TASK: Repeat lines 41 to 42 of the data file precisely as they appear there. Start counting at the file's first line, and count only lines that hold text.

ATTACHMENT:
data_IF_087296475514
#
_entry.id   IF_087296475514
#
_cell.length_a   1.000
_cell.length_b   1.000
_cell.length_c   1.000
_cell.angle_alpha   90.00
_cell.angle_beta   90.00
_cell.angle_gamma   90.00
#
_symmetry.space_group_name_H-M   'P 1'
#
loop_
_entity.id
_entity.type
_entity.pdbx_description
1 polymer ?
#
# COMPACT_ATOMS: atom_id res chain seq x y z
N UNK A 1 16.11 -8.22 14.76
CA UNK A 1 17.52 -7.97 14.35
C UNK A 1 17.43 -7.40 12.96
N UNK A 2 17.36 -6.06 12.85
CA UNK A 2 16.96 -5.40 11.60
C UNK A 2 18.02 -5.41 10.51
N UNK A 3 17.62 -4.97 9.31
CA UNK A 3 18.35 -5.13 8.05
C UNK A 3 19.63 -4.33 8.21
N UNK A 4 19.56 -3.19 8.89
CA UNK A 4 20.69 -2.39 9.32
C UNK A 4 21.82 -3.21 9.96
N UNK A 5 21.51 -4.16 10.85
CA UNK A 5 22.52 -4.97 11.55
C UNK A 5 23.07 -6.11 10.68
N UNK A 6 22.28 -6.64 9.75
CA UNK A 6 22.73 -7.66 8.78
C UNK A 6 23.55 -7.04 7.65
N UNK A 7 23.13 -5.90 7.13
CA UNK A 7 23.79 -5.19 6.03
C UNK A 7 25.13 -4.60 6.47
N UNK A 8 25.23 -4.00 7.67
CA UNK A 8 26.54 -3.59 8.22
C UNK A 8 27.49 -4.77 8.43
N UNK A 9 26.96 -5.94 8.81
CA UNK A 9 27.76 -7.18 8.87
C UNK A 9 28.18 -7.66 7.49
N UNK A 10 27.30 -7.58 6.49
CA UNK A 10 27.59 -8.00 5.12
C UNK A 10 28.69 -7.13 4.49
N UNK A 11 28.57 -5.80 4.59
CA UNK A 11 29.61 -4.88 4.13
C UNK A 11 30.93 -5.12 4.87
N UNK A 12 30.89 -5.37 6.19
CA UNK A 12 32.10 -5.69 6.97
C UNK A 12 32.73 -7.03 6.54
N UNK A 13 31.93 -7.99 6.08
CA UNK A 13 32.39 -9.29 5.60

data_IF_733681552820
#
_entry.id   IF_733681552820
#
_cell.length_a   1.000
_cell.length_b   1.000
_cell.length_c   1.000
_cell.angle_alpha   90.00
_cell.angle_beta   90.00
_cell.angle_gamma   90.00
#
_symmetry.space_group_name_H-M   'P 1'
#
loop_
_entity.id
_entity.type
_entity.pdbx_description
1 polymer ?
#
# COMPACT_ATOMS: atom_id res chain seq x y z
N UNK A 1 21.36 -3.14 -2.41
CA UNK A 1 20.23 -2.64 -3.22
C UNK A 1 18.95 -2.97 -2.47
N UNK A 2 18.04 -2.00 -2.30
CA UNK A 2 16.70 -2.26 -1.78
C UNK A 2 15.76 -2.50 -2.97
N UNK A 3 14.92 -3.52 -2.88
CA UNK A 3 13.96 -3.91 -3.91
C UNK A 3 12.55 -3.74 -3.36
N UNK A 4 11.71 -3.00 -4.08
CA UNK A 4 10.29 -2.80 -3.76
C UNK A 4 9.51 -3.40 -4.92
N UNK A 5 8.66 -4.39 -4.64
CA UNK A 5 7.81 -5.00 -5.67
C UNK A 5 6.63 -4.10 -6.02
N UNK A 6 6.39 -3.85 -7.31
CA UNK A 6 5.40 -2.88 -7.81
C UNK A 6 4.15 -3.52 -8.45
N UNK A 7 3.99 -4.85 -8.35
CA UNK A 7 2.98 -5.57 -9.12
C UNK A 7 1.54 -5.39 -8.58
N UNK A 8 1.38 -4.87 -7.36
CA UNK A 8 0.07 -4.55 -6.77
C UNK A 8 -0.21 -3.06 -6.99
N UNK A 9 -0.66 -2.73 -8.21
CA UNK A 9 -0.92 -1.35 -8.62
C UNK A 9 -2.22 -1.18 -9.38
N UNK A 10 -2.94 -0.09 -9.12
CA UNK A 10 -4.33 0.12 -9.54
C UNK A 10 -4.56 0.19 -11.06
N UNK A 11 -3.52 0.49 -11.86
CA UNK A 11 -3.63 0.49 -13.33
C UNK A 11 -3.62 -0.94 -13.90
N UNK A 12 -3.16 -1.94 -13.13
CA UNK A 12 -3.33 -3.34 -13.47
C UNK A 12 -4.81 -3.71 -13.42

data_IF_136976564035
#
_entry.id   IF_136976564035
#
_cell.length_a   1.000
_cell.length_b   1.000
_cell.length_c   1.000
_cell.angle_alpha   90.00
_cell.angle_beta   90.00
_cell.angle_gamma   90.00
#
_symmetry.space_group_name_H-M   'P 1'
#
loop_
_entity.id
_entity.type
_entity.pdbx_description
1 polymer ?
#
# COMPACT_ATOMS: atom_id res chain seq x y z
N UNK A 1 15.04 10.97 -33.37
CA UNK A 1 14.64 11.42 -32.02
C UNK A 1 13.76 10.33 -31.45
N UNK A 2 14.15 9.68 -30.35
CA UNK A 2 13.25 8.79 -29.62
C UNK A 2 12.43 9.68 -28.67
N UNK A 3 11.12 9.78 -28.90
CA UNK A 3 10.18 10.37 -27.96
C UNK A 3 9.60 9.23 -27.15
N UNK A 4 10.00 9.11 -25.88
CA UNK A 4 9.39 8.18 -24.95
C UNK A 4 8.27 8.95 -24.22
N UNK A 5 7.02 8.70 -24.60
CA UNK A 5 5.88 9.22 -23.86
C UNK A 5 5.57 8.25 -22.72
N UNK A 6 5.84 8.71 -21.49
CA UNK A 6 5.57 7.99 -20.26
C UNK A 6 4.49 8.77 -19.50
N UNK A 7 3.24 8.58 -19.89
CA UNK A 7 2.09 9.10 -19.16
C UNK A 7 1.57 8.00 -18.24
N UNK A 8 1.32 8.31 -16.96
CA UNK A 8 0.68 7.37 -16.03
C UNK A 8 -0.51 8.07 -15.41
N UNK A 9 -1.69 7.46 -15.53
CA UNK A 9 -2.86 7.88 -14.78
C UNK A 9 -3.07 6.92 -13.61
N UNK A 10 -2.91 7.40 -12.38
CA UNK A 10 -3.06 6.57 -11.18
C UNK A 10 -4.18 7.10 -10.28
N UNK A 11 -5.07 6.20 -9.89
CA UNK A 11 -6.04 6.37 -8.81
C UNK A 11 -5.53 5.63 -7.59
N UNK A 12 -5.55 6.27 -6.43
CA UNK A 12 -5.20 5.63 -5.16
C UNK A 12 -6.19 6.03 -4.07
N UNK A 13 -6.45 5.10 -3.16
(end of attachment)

C UNK A 7 25.13 -4.60 6.47
N UNK A 8 25.23 -4.00 7.67